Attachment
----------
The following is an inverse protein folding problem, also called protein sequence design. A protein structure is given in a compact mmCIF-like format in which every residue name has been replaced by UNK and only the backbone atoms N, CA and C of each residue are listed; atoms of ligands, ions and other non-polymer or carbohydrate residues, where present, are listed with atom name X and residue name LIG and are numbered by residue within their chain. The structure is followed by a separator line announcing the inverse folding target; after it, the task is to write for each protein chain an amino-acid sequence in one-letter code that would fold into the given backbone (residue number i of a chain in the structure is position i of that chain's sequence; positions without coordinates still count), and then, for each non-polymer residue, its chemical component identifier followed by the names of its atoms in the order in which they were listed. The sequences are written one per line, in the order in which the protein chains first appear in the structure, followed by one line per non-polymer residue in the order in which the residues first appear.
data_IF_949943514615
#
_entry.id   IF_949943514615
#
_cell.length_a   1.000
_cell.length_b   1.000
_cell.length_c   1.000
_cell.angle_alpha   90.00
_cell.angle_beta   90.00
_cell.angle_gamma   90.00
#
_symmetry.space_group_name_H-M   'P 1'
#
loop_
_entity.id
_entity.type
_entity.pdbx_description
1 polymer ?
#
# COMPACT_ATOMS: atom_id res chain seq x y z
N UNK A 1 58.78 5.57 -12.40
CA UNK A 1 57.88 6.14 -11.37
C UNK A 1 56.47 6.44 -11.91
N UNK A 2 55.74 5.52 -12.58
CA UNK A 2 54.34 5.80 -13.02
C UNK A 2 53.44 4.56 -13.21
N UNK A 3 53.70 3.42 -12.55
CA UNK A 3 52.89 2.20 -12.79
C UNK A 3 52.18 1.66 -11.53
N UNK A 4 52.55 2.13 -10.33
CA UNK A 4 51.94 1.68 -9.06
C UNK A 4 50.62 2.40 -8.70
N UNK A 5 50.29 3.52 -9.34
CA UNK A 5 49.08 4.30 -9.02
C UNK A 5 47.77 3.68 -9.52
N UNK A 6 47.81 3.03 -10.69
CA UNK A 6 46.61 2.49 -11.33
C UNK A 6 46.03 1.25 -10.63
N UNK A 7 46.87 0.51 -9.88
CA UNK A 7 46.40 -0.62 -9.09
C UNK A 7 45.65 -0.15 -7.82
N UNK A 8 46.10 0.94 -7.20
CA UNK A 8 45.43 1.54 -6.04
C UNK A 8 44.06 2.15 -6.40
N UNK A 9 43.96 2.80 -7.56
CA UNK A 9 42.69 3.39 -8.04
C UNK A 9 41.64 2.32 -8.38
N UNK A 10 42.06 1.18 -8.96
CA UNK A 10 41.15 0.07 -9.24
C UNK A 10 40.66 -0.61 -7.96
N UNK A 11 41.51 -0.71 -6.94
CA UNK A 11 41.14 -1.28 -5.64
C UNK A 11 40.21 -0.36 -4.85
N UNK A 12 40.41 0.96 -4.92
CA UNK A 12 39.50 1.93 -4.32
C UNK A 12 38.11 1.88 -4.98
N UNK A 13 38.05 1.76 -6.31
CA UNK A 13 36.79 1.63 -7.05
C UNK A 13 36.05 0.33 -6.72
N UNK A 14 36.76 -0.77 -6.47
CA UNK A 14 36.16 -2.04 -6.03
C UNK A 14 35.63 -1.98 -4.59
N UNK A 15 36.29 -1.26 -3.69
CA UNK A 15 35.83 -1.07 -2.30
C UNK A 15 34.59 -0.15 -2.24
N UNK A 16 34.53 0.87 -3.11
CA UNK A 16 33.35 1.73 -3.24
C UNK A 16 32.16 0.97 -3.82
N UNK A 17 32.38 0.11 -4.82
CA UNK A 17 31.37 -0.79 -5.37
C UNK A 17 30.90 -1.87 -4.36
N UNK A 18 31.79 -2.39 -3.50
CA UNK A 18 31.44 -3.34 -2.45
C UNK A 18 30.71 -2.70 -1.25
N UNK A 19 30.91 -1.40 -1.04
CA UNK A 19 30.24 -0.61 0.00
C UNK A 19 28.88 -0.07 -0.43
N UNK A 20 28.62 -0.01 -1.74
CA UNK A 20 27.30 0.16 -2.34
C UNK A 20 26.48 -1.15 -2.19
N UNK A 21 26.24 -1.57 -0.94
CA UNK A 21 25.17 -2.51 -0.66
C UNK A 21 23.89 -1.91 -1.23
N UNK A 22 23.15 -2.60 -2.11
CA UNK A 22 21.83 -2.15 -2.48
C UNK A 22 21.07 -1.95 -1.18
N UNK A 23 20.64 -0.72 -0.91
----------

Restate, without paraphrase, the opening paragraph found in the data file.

The following is an inverse protein folding problem, also called protein sequence design. A protein structure is given in a compact mmCIF-like format in which every residue name has been replaced by UNK and only the backbone atoms N, CA and C of each residue are listed; atoms of ligands, ions and other non-polymer or carbohydrate residues, where present, are listed with atom name X and residue name LIG and are numbered by residue within their chain. The structure is followed by a separator line announcing the inverse folding target; after it, the task is to write for each protein chain an amino-acid sequence in one-letter code that would fold into the given backbone (residue number i of a chain in the structure is position i of that chain's sequence; positions without coordinates still count), and then, for each non-polymer residue, its chemical component identifier followed by the names of its atoms in the order in which they were listed. The sequences are written one per line, in the order in which the protein chains first appear in the structure, followed by one line per non-polymer residue in the order in which the residues first appear.